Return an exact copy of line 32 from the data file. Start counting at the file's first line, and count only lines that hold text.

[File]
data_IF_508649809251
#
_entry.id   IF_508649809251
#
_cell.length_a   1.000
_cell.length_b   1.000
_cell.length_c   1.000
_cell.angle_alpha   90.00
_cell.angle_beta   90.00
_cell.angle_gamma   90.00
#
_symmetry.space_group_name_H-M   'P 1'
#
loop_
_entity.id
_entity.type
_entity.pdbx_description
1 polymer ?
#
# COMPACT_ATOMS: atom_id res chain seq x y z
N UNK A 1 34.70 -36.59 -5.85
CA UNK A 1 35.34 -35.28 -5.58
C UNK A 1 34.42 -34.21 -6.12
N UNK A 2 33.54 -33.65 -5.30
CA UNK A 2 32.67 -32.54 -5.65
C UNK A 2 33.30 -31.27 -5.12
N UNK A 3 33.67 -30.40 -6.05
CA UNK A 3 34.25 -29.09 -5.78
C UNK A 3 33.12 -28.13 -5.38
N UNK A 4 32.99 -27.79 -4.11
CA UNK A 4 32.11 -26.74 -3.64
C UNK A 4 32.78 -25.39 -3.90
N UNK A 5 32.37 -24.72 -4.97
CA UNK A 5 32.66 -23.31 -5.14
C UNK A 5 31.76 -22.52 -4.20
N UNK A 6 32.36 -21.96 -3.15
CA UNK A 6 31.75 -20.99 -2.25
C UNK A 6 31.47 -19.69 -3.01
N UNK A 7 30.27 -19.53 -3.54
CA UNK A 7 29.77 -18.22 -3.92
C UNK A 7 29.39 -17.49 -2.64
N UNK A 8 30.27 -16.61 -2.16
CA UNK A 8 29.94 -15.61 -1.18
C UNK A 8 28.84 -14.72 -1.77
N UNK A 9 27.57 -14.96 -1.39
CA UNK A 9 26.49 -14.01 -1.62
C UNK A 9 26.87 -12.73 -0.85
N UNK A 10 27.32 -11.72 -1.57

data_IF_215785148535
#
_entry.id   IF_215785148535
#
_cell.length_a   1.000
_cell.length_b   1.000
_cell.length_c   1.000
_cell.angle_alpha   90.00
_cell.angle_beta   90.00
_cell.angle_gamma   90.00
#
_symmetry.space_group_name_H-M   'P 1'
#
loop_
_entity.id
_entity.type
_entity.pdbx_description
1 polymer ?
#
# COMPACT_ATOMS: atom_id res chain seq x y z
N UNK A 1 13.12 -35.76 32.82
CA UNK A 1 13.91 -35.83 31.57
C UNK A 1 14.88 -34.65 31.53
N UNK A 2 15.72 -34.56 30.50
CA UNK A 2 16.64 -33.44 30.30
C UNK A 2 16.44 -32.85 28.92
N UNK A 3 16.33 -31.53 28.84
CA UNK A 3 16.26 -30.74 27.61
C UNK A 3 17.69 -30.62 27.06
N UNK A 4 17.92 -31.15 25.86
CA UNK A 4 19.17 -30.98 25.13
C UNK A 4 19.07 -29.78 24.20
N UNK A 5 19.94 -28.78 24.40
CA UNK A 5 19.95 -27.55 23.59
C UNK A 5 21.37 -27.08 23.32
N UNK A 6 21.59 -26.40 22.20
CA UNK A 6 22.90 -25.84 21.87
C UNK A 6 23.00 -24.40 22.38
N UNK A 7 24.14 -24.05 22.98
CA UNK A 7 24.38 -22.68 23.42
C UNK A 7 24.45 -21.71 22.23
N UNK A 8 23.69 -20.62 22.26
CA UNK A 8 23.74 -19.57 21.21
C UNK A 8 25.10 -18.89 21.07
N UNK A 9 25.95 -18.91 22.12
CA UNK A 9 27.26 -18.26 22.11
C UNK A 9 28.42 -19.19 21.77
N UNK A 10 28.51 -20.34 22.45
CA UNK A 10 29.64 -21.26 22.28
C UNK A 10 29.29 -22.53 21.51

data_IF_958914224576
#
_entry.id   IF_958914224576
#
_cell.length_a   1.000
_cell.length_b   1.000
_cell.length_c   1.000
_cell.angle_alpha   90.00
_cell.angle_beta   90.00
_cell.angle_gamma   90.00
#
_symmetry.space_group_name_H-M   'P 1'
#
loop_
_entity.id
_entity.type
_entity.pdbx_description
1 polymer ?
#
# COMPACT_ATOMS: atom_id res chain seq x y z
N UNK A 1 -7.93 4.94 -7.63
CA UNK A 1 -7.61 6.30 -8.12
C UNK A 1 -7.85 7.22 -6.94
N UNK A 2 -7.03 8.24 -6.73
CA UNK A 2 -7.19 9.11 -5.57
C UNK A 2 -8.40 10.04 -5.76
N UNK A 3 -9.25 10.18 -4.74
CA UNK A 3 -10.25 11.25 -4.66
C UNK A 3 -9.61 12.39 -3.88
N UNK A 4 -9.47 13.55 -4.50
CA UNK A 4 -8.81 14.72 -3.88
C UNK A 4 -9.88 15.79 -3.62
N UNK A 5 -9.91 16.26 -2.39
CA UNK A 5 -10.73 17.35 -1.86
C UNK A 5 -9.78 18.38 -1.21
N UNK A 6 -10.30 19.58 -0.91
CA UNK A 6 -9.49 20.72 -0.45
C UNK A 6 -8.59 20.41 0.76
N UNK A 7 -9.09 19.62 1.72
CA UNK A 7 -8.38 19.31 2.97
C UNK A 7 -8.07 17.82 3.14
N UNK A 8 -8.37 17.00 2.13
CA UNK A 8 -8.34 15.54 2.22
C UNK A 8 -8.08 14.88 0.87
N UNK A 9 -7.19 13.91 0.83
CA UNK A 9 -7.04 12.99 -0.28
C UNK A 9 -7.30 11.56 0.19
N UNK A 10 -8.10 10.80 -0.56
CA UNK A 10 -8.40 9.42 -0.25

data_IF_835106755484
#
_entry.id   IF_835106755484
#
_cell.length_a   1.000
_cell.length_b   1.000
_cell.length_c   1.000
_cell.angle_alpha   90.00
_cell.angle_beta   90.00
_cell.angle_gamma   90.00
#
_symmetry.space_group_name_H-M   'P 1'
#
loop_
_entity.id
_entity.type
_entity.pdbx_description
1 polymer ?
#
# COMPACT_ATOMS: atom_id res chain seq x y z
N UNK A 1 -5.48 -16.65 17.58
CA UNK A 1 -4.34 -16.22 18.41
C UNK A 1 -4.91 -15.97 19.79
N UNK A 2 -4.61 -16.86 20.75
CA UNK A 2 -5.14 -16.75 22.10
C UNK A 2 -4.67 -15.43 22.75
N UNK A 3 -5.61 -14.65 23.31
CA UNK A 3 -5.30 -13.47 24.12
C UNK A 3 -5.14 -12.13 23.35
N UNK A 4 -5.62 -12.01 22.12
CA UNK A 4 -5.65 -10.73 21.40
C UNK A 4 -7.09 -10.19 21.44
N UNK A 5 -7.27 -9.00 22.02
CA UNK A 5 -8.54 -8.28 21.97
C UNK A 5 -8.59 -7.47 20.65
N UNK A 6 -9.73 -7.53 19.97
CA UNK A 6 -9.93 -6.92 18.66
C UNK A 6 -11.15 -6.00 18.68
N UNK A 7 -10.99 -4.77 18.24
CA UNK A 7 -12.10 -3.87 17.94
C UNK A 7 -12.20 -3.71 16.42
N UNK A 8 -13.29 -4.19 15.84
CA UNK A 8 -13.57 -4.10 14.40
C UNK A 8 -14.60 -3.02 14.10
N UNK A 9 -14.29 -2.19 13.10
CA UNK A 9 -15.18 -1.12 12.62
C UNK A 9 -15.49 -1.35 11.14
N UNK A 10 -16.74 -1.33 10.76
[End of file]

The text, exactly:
C UNK A 4 32.78 -25.39 -3.90